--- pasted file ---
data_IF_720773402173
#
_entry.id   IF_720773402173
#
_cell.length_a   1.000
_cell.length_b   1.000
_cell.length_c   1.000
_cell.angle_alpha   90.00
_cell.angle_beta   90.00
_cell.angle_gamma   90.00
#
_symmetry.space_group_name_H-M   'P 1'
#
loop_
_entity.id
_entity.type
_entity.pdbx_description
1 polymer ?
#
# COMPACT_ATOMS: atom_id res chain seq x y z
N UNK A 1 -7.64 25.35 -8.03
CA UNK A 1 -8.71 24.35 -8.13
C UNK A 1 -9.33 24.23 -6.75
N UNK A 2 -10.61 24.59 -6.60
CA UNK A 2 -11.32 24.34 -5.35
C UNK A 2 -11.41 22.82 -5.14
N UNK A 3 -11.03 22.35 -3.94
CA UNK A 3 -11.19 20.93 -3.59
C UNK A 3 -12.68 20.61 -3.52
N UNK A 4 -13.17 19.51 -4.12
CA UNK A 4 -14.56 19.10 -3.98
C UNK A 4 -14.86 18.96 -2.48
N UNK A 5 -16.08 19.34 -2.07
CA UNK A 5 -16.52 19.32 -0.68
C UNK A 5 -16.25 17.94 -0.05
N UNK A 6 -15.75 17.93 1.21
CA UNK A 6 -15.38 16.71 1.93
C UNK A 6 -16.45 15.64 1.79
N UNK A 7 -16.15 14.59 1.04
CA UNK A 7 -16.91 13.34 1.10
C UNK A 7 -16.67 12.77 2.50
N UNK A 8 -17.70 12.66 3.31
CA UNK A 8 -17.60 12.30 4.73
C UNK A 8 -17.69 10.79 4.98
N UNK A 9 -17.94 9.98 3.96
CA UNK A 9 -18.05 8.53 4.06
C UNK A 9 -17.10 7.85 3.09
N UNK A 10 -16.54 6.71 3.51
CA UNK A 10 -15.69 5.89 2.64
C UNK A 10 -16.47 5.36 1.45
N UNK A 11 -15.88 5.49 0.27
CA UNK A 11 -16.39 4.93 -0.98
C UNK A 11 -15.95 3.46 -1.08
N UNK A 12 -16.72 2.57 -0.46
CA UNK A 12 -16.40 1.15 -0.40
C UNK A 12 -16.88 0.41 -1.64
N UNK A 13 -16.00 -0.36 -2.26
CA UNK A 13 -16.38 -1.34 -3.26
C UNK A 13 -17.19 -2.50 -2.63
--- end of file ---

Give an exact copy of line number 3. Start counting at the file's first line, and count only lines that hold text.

_entry.id   IF_720773402173